The introduction of 80W Mi Wireless Charging Technology is expected to set a new benchmark not only in the area of wireless charging but in charging as a whole. Xiaomi has been spearheading this trend by recognizing the importance of battery life and faster charging for the future development of smartphones.
In March 2020, Xiaomi introduced to the world 40W wireless charging, in August that record was broken by Xiaomi’s first mass-produced 50W wireless charging technology, only to be broken again with 80W Mi Wireless Charging Technology. In less than a year, three technological breakthroughs and three new records.
Xiaomi recently introduced Mi 10 Ultra, the world’s first smartphone equipped with 120W wired charging and 50W wireless, to global acclaim.
Data acquired from Xiaomi Labs
Xiaomi claims the new 80W Mi Wireless Charging Technology will set a new benchmark in the area of charging as a whole. If you don’t know, the smartphone brand already has wireless charging tech on a shipping phone. It introduced 50W wireless charging tech in its Mi 10 Ultra smartphone that can fully charge its 4,500mAh battery in just 40 minutes. Recently, OnePlus also launched OnePlus 8T 5G with a higher 65W warp charge support. However, this fast charging technology is not shipped in any commercial device yet.
In this very year, Xiaomi introduced a wireless charging solution three times, one powerful than the other. It first launched 40W wireless charging in March, then broke its record by mass-producing 50W wireless charging in August. Now, it has again broken its own record with this 80W charging solution.
The company, however, hasn’t yet announced when a phone with 80W Mi Wireless Charging tech will actually ship. Xiaomi displayed the 80W charging miracle in a modified Mi 10 Pro device. We hope to get to see the Xiaomi devices equipped with this new tech shortly. Till then, watch the video of the new 80W Mi Wireless Charging Technology in action on a modified Mi 10 Pro.
The Samsung Galaxy S7 is one of Samsung’s decommissioned devices and hasn’t actually received any updates for quite a while. But the Galaxy S7 is still one of the most popular smartphones and is actively used. For S7 owners, Samsung is now surprisingly rolling out an update.
The Galaxy S7 and the Galaxy S7 edge were launched in 2016 and turned out to be a big seller for the South Korean manufacturer. The curved display of the Edge version impressed the technology world. These glorious times are long gone for the former Samsung flagships. And yet, four years after its launch, Samsung is now rolling out an important update for the Galaxy S7.
Galaxy S7 and S7 Edge receive security update
While we’ve been waiting a long time for Samsung to stop quarterly patches for the outdated Galaxy models, an update for the S7 is coming in October. Of course, the two smartphones will not receive a version update – Android 8 was the last update for the Galaxy phones. It is on this version of Google’s operating system that the models still run today.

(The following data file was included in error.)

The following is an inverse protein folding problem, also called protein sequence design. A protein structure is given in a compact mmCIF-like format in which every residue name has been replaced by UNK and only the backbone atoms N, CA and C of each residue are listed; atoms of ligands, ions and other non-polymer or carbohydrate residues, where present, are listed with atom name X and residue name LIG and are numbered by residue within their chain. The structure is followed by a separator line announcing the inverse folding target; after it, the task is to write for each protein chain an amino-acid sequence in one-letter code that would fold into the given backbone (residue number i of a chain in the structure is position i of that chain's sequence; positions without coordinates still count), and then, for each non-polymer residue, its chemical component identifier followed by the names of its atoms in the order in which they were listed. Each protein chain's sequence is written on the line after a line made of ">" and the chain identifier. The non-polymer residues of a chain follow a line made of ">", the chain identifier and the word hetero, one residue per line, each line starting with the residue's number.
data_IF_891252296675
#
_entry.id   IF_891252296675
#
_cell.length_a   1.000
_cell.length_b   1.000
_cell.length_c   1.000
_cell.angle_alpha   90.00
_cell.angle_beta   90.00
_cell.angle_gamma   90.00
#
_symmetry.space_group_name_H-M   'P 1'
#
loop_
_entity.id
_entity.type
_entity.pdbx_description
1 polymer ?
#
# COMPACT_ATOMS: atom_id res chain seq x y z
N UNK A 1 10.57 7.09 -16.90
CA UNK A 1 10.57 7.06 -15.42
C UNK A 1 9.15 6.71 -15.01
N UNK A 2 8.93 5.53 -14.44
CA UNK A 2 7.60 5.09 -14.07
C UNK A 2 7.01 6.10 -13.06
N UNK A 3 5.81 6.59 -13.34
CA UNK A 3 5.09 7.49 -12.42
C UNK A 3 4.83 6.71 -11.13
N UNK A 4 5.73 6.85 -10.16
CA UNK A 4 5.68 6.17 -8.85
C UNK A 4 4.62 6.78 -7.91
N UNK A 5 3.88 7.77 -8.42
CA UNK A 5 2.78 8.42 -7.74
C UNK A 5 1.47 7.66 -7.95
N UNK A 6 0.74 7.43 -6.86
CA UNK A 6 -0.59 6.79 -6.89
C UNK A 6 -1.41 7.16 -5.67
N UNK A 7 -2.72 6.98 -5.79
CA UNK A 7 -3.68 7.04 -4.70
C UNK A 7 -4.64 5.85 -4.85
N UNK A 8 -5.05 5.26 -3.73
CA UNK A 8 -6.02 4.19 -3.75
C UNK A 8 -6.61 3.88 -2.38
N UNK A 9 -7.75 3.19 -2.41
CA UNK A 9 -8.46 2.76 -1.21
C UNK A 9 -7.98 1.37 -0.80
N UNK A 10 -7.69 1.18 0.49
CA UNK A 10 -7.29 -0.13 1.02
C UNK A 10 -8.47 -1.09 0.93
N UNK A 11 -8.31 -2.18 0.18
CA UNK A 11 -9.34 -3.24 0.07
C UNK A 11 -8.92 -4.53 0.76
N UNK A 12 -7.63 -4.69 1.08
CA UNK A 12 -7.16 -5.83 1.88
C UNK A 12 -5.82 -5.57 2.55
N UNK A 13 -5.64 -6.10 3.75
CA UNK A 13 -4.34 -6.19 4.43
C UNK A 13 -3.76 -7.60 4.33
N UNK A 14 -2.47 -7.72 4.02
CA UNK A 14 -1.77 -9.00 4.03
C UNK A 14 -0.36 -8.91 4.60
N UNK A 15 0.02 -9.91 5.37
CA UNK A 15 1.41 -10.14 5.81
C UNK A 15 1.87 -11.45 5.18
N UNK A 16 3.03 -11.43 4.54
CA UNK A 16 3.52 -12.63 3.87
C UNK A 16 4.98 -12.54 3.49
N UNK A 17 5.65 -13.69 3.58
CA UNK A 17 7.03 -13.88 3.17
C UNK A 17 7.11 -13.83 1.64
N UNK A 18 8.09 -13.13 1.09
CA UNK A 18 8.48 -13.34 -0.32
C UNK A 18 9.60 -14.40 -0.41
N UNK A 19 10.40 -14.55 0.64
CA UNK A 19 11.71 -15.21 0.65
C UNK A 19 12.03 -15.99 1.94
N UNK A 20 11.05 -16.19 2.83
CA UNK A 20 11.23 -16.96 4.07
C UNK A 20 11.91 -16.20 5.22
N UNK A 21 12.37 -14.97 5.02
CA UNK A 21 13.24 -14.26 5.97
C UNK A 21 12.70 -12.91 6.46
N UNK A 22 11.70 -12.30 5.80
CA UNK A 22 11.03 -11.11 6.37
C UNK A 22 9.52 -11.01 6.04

According to Sammobile.com, Samsung has begun rolling out the September security patch, which is currently being distributed in Canada and the UK and is expected to find its way onto the Galaxy S7 range in these countries as well. The download size of the updates is 70 MB and comes as firmware versions G930W8VLS8CTI1 or G935W8VLS8CTI1, depending on whether you are using an S7 or S7 edge.
Firmware versions for the British versions of the smartphones are G930FXXU8ETI2 and G935FXXU8ETI2. The new software updates also improve device stability, fix some bugs, and improve performance.
We do not know when the update will be available here in this country. You can manually check on your Galaxy smartphone if the new firmware version has already been pushed in. To do so, navigate to “Settings” and “Software Update”.
The Samsung Galaxy S7 and S7 edge are officially no longer eligible for software updates, and when a security patch was rolled out in March, many thought it was their final one. Luckily for the owner of these two phones, a new update is now being deployed, reports SamMobile.
Galaxy S7 series is receiving the September 2020 security patch
The phones came out back in 2016 with Android 6.0, which makes them nearly five years old. In 2018, they were upgraded to Android 8, which was their last OS upgrade.
Currently, Galaxy S7 and S7 edge users in the UK and Canada are receiving the September 2020 security update. The patch weighs nearly 70MB and will likely make it to other markets soon.
Samsung recently committed to three years of Android updates, but this only applies to recent flagships, some Galaxy A series phones, and foldable handsets.
The company sometimes addresses critical vulnerabilities on unsupported older phones, and this could be the case with the Galaxy S7 and S7 edge too. Nonetheless, it’s still commendable to see Samsung support phones which do not even qualify for quarterly security updates any longer.
Per today’s report, the software update improves performance and device stability, and also irons out some bugs.
If you haven’t received the security update yet, you can check for it manually. Simply go to Settings, then navigate to Software update, and then tap Download and install.
Samsung’s SmartThings Find service, which was showcased by the company at its Unpacked event in August, has finally been officially launched. The new service, which will be available within the SmartThings app, will help users find their connected Galaxy devices.
The service uses Bluetooth Low Energy and ultra-wideband (UWB) to help you locate your misplaced Galaxy phone, tablet, smartwatch, or wireless earbuds. You will be able to use the SmartThings Find even when your Galaxy device isn’t connected to the internet. This is possible as SmartThings users can now choose to use their Galaxy phone or tablet to help other Galaxy device owners locate their devices. Samsung says devices that have been offline for 30 minutes will produce a Bluetooth Low Energy signal that can be received by other Galaxy devices nearby.